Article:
But there is more to it. The time investment is an issue for a lot of people in today’s busy world. I love painting, but I am terrible at it. And I will continue to be terrible at, most likely forever, simply because I can’t do it as much as I need to in order to actually get good. I could change my life around, personally and professionally, to make room for painting. But those changes would be dramatic and ultimately would leave me with a lesser version of my life. So in that, I don’t change. But is that bad? I don’t think so. My wife and my family and my friends bring me more joy than painting does, most of the time anyway. I could put more effort into painting I suppose, at the risk of killing the enjoyment of it, in order to attain some mastery of it. But what would be the point of that? I used to be really good at drawing but stopped doing it because I essentially grew to resent it.

So which is better or worse? Sometimes coasting through life is a mastery in itself. I’m definately coasting through life, as far as how I would describe it, and I love it. My life has been very enjoyable for the most part and I’m not looking to change that.

Or he might have at least found one. Which is I think what happens -
life is short, and attaining mastery of one thing is more rewarding than approaching competence in many things.
Also the singularity of a skill is rewarding, it puts the mind at ease.
And why would people change, if they are doing okay?
As Pandora elucidates, people only change in crisis.

Low blow! I resemble that remark!

I feel this is fairly accurate… If you have expierienced any dramatic changes through your life, they tend to happen in times of personal crisis. At least that is what I can observe in my life, as well as the people I am in contact with. But can you go so far as to say that NO one really changes? Or are you saying the percentage of people who DO change, without crisis, is fairly minute?

I believe what you are describing is a mix of ego, complacency and aversion.
When an idea gets egotistical and develops a self, it doesn’t want to die, it doesn’t want to stop being itself, therefor it solidifies.
People could be way better, but they aren’t. Allot of bad things have been done by people who are free from abuse, mind control, possession, aliens, propaganda and all of that. They just do it because they want to, that includes wanting to fit in and conform. There’s a more complex reason which causes want, but i wont go into that for now.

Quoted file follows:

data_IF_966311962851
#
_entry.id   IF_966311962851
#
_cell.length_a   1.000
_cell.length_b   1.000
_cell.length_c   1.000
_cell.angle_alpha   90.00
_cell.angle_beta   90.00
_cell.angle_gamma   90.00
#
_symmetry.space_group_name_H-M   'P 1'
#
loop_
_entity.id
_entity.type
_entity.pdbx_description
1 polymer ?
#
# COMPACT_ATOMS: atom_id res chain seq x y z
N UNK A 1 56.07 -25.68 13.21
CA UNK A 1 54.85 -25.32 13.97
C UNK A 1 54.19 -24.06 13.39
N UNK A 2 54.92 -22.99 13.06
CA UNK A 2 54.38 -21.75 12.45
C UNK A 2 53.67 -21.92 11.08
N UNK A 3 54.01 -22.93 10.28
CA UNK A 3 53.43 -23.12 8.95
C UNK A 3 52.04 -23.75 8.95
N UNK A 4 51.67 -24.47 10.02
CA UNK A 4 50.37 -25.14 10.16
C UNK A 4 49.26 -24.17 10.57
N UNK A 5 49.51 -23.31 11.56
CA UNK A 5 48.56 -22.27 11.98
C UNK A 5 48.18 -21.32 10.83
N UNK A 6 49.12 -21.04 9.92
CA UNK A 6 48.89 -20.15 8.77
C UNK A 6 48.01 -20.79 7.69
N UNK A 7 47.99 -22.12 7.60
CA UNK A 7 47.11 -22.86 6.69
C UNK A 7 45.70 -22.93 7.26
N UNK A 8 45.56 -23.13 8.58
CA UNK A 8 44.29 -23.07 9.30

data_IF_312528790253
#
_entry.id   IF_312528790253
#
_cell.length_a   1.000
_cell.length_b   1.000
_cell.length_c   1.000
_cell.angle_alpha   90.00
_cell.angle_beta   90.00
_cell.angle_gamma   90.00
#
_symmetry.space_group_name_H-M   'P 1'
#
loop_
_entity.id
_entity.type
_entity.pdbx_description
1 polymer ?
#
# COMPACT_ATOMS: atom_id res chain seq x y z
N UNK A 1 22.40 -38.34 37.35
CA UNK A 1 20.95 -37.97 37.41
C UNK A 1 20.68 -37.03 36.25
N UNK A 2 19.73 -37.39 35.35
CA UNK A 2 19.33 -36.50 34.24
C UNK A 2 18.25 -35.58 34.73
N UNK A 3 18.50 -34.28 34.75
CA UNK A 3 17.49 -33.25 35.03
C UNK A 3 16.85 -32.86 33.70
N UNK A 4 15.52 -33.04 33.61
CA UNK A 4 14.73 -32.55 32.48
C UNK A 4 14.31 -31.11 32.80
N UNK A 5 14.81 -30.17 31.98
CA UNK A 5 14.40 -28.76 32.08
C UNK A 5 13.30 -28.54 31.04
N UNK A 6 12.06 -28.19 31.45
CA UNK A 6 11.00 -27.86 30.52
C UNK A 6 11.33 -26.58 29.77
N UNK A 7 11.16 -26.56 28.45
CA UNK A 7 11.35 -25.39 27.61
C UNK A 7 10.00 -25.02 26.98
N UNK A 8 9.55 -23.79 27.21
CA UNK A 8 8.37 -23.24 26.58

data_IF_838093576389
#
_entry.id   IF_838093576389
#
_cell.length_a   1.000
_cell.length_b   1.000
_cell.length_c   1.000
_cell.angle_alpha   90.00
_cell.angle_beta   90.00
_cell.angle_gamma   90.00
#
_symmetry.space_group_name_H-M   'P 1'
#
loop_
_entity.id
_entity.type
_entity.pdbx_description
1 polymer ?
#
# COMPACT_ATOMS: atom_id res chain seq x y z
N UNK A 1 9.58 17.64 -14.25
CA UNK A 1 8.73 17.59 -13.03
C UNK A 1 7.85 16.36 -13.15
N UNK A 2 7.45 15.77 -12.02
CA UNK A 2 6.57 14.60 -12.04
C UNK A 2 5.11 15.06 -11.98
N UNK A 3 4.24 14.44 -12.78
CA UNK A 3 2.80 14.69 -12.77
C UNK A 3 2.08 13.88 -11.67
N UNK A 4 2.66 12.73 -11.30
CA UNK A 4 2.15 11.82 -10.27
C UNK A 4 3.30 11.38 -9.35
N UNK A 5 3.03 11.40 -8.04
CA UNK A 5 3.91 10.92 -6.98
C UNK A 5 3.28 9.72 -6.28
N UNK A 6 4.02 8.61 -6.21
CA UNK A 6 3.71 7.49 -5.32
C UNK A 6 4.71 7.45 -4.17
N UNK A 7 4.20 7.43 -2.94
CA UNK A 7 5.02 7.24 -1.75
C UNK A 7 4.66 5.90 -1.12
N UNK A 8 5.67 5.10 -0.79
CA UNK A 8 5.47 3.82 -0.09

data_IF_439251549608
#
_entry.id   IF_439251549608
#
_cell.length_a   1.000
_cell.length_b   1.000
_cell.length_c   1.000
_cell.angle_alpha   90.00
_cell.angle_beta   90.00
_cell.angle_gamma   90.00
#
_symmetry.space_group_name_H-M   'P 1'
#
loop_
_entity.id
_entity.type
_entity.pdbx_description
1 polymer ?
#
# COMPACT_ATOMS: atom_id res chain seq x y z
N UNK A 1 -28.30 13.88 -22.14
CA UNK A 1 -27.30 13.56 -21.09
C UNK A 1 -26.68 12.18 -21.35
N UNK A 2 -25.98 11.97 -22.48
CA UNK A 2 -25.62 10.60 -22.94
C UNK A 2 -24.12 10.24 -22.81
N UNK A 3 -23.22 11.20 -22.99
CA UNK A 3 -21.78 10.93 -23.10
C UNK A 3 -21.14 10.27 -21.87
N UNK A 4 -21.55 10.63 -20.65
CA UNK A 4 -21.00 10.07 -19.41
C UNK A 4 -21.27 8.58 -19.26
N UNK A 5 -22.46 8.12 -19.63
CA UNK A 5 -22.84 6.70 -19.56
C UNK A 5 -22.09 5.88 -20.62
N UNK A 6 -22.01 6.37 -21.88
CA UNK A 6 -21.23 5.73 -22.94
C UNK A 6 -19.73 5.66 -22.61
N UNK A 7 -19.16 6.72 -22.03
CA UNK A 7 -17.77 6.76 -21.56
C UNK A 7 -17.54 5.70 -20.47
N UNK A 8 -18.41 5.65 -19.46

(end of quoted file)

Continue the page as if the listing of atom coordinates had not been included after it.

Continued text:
Certain species of animals don’t have an ego.
They run on instincts which don’t really change, but that’s because they can’t.

On my little vision adventures i had an experience.
There was a skunk spirit.
I asked him if he wanted to be improved, and he said yes.
I asked him if he wanted to be more intelligent, and he said yes.
I asked why, he said sometimes he remembered being confused and frustrated, he wanted to know but couldn’t.
I asked him what he wanted to be, did he want to be a skunk, or something else?
There was a long pause. He tried hard to think. He wasn’t sure what he wanted to be.
That’s because he didn’t comprehend what it would be like to be a new being, and how to become a new being.
So then we used our technology to help him change form.
Once he got smarter, he realized that he wanted to me more.
He wanted to grow and change allot.

Why don’t people want to grow and change allot? Do they not want to perfect themselves? Do they disrespect perfection? Do they even comprehend perfection? Some people love self improvement, but most don’t. They sustain their bodies, they try to make money, but they aren’t really trying to improve -what- they are. In this way i believe that humans have many strange defects which run against evolutionary progress.

I think you hold the word “enlightenment” very lowly.
What if a soldier gets perfect at being a soldier, then adolf gets him to kill a bunch of innocent polish civilians?
How enlightened is that?

When we get good at something, we can still misuse that goodness.

The true meaning of virtue, is the path to enlightenment.
Comassionate deeds are the path to enlightenment.
Sitting around focusing on your breathing doesn’t make you enlightened.
So many people have missed the point completely.
Enlightenment is a form of morality.